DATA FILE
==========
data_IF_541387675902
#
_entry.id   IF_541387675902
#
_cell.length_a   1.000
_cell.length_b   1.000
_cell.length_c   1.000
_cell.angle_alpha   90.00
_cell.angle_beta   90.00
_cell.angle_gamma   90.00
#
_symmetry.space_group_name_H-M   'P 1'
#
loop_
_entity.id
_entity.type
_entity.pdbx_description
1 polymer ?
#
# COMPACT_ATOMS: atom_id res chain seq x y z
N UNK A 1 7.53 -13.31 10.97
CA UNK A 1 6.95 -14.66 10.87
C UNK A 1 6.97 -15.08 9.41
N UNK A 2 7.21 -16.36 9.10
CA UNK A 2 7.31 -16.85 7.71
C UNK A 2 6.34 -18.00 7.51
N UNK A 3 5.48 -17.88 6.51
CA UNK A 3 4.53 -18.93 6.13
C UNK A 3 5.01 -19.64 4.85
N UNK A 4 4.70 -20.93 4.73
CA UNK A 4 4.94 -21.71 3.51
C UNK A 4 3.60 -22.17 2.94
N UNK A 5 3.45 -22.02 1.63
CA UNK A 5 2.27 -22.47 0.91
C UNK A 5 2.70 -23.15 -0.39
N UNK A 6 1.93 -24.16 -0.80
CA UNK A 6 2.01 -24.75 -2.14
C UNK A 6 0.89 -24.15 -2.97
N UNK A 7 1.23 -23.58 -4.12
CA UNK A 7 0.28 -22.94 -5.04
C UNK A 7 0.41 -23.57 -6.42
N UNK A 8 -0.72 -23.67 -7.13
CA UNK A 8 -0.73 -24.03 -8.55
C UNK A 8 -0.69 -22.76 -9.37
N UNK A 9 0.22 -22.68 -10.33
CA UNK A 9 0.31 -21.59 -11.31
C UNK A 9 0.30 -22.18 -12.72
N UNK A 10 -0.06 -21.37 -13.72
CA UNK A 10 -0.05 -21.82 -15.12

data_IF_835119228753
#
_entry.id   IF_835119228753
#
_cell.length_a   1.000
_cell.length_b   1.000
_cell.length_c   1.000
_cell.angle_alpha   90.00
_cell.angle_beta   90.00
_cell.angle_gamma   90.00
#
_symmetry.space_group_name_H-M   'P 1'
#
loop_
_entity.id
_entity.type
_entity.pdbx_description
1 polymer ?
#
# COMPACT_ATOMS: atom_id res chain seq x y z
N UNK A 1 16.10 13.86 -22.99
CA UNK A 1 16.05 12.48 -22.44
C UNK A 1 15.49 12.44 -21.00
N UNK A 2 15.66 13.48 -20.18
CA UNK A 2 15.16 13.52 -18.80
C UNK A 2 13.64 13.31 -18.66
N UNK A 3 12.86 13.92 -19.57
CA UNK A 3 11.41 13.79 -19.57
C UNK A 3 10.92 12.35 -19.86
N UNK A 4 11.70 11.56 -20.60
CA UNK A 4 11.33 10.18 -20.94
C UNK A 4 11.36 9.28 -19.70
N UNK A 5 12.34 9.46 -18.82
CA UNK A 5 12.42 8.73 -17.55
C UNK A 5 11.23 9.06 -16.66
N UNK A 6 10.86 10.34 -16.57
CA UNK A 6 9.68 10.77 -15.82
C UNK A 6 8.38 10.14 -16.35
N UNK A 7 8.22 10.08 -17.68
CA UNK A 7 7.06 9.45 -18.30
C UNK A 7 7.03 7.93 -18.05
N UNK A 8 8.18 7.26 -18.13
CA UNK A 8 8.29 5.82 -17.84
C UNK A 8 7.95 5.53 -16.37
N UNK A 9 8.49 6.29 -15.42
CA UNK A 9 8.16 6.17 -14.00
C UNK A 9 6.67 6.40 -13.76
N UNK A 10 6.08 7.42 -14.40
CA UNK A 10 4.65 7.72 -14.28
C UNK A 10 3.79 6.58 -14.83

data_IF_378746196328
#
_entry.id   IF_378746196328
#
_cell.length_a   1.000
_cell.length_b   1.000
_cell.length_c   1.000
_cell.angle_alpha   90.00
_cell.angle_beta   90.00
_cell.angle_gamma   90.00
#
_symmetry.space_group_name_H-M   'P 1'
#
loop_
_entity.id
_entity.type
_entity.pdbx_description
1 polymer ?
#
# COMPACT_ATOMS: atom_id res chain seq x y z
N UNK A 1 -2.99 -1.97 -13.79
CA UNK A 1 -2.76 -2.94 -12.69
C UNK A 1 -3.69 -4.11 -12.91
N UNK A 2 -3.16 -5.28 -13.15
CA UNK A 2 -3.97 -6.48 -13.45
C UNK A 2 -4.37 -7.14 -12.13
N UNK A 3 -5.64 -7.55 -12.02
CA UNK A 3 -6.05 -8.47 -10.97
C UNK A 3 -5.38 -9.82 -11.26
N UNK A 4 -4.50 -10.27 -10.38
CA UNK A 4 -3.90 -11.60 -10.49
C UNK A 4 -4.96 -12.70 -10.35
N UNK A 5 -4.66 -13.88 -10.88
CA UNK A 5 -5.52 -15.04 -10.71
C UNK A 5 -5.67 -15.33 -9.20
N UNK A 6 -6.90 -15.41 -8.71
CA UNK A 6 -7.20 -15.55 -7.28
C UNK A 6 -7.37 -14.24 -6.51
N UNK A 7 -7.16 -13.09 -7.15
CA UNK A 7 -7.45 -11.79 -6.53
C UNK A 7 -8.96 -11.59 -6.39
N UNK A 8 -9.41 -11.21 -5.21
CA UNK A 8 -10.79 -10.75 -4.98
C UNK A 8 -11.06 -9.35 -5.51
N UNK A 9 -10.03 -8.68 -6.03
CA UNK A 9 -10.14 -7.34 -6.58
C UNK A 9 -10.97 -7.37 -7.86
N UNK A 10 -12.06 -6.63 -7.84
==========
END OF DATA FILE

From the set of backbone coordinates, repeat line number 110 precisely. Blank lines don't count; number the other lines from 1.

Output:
#